Comparative Effects of Four
Dietary Programs on Weight Loss
and Coronary Risk Factors
Fleming, R.M. 2002. The effect of high-, moderate- and low-fat diets on weight loss and cardiovascular disease risk factors. Preventive Cardiology, 5 (3), 110-8.
Some controversy surrounds the role that stretching exercises play in regard to fitness training, especially group fitness classes. Perhaps more than ever, debate is brewing about the proper time and place to stretch. Exactly when and what type of stretching exercises do we need to include in our classes? Although little definitive research is available on the subject, fitness experts are trying to reach a consensus.
Good news for those who don’t enjoy “pushing a stretch.” Many people think that stretching at an intensity of “8” on a scale of 1–10 is an effective way to enhance flexibility. New research shows otherwise. For increasing active and passive ranges of motion, it seems that conventional stretching is no more effective than either strengthening agonist muscles or decreasing resistance of antagonist muscles through low- intensity stretching.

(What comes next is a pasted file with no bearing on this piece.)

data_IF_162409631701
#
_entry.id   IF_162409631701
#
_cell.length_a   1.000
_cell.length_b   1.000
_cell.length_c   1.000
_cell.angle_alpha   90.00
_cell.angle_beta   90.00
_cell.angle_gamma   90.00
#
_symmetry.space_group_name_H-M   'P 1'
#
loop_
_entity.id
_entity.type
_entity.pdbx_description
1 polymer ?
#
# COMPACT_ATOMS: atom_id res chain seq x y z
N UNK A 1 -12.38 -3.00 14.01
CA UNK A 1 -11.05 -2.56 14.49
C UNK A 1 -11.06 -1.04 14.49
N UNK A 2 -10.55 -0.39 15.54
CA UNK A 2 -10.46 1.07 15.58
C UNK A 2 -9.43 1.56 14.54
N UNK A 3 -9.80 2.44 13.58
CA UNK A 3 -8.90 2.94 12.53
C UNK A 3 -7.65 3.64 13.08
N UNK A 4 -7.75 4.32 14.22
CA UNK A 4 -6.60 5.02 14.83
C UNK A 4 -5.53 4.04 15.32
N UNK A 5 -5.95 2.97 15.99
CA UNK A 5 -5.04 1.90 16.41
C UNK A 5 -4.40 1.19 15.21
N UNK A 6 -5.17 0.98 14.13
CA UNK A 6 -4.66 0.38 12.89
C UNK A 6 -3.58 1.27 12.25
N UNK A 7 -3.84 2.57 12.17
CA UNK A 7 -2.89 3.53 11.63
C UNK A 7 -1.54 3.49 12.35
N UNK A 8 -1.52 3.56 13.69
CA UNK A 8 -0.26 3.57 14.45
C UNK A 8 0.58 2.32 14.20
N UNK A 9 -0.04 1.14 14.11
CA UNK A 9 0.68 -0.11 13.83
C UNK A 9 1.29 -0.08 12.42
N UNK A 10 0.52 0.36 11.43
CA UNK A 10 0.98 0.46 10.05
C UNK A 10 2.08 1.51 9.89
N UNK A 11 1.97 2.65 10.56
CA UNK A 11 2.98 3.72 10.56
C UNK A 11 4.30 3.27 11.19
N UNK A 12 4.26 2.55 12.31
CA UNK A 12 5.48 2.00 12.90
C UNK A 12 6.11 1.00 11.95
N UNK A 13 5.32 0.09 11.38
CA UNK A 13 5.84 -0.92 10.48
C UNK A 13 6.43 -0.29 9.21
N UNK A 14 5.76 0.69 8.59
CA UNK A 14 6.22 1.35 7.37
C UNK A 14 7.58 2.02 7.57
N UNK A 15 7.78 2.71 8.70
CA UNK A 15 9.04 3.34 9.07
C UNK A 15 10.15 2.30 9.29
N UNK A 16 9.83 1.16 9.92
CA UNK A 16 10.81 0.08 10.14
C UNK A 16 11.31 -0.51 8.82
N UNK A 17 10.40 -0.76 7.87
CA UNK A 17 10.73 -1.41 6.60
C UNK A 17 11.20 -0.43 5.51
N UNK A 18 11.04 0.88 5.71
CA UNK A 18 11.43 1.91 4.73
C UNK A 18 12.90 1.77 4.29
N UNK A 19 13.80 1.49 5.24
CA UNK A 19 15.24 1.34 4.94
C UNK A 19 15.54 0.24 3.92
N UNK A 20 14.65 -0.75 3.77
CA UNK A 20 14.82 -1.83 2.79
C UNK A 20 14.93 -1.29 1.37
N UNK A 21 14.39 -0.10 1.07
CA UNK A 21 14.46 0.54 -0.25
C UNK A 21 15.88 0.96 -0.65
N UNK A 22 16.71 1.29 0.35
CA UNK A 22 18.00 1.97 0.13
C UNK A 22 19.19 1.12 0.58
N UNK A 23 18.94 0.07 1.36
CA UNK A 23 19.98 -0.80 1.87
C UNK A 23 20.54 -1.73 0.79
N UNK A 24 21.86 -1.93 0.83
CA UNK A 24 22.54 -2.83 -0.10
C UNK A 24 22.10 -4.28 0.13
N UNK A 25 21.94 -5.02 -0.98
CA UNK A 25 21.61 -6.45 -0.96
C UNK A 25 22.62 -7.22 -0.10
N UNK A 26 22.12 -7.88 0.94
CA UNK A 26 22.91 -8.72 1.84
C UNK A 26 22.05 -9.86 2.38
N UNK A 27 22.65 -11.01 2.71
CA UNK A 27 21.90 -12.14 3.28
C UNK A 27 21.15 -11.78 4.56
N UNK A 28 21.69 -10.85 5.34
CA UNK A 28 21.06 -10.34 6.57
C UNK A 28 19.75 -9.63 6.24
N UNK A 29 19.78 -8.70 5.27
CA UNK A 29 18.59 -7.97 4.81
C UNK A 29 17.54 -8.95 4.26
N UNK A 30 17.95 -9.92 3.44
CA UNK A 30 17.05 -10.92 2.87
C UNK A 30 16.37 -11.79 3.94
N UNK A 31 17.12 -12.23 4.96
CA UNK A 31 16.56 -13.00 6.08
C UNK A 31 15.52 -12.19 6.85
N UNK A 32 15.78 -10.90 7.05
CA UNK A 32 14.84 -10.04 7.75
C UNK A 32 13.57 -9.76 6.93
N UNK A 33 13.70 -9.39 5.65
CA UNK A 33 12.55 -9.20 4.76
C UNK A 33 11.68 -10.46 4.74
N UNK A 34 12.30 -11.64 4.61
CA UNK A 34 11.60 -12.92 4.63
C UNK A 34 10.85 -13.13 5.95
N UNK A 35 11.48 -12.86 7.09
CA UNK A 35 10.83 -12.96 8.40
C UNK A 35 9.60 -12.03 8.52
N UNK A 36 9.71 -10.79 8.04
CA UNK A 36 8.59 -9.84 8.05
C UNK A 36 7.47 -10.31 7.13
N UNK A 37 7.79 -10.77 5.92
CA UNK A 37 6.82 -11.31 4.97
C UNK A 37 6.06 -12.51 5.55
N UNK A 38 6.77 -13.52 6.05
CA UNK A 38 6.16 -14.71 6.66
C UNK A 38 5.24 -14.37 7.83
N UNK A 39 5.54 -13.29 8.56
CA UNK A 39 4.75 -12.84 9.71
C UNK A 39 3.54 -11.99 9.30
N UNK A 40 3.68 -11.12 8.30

The condition of our connective tissue depends on two factors—how old we are and what we have done in our lives to keep our tissue healthy, hydrated and flexible.
The health of connective tissue is a serious concern for older people, as movement restrictions can make it hard for them to perform simple activities of daily living. While personal trainers often develop flexibility programs and modify exercises to help senior clients succeed, there is another valuable technique to improve seniors’ range of motion.
Many men struggle with inflexibility and diminished joint range of motion, especially as they age, and stretching is often the most poorly performed component of their exercise programs. You can help male participants to develop an effective active-stretching program by incorporating continuously looped resistance bands into your cool-down. This approach may help men with over tight hips to restore agility, strength, power and balance.
Keep the following principles in mind when you cue form: